In essence, it could allow MP’s to argue that they made certain decisions, such as going to war, based on advice where they were required to use reasonable discretion, officials entering into multi-million pound contracts which are subsequently cancelled or overrun, will also be able to claim that they exercised reasonable discretion. It is effectively a get out of jail free card for any public servant. Effectively removing accountability and increasing risk, because of course, if there is no effective punishment, there is no need to be careful. We should all shout as loud as we can to ensure that this type of legislation never sees the light of day.

Posted in Civil Liberties, Conservatives, General, Labour | Comments (2)

How many Members of Parliament are fit for purpose?

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How many Members of Parliament are fit for purpose?


Much has been said about the dressing down Daniel Hannan have Gordon Brown. But, whilst it was an excellent speech and echoes what most of us are saying, there is a risk that we fail to take account of the paradigm shift that has taken place in British politics, hence the massive support for Hannan’s words. YouTube have registered well over 1 million views of the Daniel Hannan video.

I cannot recall ever having witnessed such a disconnect between politicians and the public. I am not just referring to Gordon Brown and his discredited government, but ALL members of parliament. Yes, Gordon Brown, first as Chancellor and then as Prime Minister, has shepherded us into the financial mess we are in by borrowing too much during the boom times and spending way too much on pet income redistribution projects, a cumbersome tax credit system and massive, as well as unnecessary, public sector capital projects. Were this not enough, he hammered private sector pension schemes, whilst failing to do anything about public sector pension schemes. Further, on his watch, we have witnessed an estimated £100bn of wasted taxpayers money through government incompetence and we have all had to accept a dramatic and unsustainable increase in the public sector payroll. Of course, he then goes on to deny any personal responsibility, so there can be little surprise that he is one of the most hated and despised men in this country.

However, this disconnect, at least in my personal view, goes much deeper than Gordon Brown. People no longer trust MP’s. Every few weeks we hear of another instance of MP’s using their expenses to supplement their income, because the rules allow them to do so, not because the expense is necessarily justified or warranted. Worst still, some of the worst offenders seem to be government ministers, those right at the top of the tree, meanwhile, the honourable members are reluctant to deal with this issue that is the cause of a great deal of public consternation and resentment. Opposition parties don’t make too much of a fuss, because it is a case of ‘there but for the grace of god…..’! Alistair Darling says that bankers must regain the trust of the public, but hold on just a minute, so do MP’s, but who is telling them? Clearly no-one is listening to public opinion.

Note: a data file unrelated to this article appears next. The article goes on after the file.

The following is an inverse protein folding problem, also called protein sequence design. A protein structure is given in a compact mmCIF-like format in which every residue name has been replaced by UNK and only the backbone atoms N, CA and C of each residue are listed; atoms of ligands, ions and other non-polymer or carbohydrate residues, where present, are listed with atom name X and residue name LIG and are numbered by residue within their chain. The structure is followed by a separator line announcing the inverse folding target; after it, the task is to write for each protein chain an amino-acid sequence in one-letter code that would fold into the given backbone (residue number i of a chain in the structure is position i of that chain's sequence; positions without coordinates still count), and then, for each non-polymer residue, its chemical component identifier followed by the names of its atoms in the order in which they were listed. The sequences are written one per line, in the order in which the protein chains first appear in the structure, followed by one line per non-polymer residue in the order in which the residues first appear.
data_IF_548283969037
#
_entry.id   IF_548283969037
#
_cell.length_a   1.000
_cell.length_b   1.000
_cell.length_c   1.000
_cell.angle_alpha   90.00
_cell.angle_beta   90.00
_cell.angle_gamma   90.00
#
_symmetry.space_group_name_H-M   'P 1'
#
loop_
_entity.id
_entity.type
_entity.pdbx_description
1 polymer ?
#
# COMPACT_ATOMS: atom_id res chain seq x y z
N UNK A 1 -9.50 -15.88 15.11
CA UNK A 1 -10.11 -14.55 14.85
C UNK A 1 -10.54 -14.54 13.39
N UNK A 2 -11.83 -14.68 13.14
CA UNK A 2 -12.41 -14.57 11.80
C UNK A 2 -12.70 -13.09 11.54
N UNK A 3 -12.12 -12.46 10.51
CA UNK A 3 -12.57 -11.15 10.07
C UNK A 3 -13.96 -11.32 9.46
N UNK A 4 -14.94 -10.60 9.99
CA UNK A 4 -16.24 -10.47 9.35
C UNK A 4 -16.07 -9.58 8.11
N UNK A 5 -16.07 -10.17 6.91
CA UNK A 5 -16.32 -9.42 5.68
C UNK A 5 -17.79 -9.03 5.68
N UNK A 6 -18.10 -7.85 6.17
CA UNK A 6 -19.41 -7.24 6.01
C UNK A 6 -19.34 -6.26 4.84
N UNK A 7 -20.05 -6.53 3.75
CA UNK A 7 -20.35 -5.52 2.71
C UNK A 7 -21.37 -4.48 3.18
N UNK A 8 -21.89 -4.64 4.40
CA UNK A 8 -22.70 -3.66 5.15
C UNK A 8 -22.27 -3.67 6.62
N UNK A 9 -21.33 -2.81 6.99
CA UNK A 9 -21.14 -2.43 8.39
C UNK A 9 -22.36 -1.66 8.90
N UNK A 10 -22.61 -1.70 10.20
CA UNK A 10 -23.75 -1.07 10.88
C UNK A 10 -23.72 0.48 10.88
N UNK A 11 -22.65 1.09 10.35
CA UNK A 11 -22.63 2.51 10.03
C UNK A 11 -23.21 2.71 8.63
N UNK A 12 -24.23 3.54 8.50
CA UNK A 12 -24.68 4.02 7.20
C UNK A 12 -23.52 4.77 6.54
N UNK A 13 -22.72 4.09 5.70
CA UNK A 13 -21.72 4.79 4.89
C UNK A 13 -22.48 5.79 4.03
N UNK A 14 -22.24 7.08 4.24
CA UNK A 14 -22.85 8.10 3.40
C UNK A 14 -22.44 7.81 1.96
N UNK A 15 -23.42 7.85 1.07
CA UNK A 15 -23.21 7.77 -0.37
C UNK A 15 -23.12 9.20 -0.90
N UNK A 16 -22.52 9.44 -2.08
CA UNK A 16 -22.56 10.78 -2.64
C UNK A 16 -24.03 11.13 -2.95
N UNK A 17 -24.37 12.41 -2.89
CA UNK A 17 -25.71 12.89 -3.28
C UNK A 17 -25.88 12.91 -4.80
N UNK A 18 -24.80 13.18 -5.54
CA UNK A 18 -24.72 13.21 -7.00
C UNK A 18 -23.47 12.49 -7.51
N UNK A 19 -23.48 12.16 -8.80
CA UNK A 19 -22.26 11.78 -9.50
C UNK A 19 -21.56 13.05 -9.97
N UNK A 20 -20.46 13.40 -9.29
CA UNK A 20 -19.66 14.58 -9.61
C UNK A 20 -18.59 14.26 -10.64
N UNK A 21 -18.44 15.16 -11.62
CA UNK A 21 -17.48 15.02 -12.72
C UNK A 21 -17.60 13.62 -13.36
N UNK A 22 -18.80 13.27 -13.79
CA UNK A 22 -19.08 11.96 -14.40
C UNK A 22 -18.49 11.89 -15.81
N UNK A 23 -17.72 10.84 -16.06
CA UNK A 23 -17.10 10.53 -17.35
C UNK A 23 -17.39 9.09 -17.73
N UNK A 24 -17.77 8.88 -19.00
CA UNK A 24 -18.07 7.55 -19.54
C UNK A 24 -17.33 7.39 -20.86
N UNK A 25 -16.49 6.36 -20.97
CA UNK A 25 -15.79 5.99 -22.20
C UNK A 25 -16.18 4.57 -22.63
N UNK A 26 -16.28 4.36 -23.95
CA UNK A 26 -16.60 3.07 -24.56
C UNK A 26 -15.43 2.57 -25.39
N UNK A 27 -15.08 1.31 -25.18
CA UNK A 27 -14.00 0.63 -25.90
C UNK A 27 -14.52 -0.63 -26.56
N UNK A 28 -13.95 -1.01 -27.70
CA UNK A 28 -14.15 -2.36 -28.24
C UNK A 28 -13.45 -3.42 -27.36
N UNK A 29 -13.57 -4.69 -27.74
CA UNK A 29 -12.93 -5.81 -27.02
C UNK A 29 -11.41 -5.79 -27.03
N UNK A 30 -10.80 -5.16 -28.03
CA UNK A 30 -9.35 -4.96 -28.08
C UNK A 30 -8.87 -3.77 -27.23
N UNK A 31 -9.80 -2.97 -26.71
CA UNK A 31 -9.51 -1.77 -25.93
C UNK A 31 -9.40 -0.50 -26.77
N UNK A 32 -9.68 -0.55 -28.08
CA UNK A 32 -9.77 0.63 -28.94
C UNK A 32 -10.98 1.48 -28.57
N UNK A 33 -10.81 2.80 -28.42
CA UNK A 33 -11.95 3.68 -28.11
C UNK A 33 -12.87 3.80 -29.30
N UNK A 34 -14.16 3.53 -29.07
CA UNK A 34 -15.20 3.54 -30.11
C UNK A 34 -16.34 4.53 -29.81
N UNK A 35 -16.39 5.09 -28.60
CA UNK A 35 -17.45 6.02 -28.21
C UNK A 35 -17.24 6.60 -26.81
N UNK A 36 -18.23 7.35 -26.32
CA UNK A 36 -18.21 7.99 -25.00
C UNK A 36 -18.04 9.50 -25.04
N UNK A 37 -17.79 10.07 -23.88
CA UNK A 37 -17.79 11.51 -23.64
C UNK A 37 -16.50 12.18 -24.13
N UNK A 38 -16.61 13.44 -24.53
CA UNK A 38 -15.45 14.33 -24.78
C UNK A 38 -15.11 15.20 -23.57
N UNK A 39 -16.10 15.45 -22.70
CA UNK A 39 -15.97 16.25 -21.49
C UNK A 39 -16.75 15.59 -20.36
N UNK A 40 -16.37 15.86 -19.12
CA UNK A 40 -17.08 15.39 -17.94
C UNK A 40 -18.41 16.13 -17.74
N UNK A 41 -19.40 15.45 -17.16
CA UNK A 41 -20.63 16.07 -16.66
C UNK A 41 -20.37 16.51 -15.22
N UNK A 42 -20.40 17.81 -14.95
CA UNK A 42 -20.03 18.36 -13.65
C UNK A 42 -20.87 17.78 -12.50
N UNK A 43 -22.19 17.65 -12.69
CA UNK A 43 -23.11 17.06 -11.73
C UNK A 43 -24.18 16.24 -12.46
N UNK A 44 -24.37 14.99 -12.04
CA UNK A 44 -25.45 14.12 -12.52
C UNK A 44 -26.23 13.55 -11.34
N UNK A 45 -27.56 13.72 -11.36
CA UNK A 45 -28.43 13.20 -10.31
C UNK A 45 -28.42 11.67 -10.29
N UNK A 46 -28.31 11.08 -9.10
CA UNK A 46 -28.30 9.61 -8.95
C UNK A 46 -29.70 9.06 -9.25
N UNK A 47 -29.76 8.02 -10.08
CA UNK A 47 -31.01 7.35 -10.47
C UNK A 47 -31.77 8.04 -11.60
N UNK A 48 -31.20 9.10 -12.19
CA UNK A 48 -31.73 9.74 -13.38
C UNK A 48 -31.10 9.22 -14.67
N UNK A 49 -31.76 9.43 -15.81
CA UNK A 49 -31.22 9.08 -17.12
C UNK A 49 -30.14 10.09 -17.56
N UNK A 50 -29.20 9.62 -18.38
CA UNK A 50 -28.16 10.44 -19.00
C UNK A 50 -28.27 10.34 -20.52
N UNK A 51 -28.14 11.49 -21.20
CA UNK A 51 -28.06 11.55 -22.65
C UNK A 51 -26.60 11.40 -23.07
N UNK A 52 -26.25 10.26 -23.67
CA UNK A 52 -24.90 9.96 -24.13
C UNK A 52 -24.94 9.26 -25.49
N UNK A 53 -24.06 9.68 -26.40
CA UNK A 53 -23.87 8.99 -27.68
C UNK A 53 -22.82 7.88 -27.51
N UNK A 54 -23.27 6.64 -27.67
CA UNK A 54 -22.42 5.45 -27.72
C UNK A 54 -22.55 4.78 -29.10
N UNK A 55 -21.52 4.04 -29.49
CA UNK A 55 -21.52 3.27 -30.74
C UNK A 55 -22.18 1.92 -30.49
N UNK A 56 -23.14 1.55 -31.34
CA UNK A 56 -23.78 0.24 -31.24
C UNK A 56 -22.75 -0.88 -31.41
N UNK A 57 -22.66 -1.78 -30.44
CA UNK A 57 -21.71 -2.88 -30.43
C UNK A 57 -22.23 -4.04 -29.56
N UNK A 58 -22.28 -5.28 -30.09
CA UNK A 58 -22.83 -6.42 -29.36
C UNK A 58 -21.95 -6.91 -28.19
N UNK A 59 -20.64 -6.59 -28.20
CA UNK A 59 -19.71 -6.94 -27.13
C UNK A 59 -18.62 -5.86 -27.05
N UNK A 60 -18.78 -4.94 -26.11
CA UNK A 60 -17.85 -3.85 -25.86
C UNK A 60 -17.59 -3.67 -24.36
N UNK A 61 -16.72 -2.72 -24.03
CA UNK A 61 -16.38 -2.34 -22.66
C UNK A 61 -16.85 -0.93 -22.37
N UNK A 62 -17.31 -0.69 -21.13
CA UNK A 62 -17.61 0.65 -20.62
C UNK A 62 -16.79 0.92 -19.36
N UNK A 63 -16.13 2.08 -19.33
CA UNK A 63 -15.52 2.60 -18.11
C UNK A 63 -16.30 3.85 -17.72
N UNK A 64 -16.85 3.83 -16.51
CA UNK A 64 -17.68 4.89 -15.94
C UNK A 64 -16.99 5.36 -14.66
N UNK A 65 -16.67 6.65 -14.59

Whilst I accept that the Labour Party has had a healthy majority for their 3 terms in office. How many times have we heard MP’s from the ‘other’ parties condemning this governments actions or challenging new, often draconian and repressive legislation? Not nearly often enough. Members of Parliament, particularly those in the opposition parties, have been reactive, not proactive. They have stood by whilst this government has all but destroyed everything we hold dear in terms of liberty, freedom and the fundamental right to privacy and be free from an overburdensome state. £16bn has been spent on databases this year and a further £105bn committed over the next 5 years. Everything our children do at school is monitored and recorded on ContactPoint a government database, then our children are profiled using ONSET, to determine whether or not they may be future offenders. All this information is held on their personal files. Our mobile phone calls, text messages, emails and internet browsing habits are monitored and recorded, our travel arrangements, who we travel with, when, how much we paid, where we went, with whom and so on is to be recorded and retained by the State. Our passports are to include biometrics, a way of getting around the discredited ID card system, our health records are to be recorded and retained on a database. Our every move is monitored by 4.2m cameras, in addition, many thousands of ANPR cameras record our number plates and can track us from one end of the country to another, new facial recognition software even allows them to name the driver. It is estimated that the Government has some 1100 databases holding some type of personal information on us. This cannot be justified, it is as if we are all in an open prison and fitted with an electronic tag, this is not a free democratic country, but an authoritarian, police state. Why were our MP’s not more vocal at the time, were they even aware that this legislation was being proposed, did they read or even debate the proposals. A cynic might suggest that MP’s actually like the idea of being able to monitor and control the electorate. 

Members of Parliament have, for the most part, lost the respect of the people and as I have said, this is not just Labour MP’s, although they would probably be in the upper tier. Our members of parliament are seen as out of touch with the people, they have quite clearly spent too much time at Westminster and not enough talking to real people. As a consequence, there appears to be a real and demonstrable disconnect between what MP’s say and how people feel. Labour MP’s rally around the party in fear of losing their seats, rather than acting as constituency MP’s and speaking for the people that have elected them. The number of times I have heard MP’s from all parties say “What people say….”, followed by the biggest load of crap I have ever listened to and, of course, I have never heard anyone say what they are claiming. Is it just me, or do other people feel the same I wonder?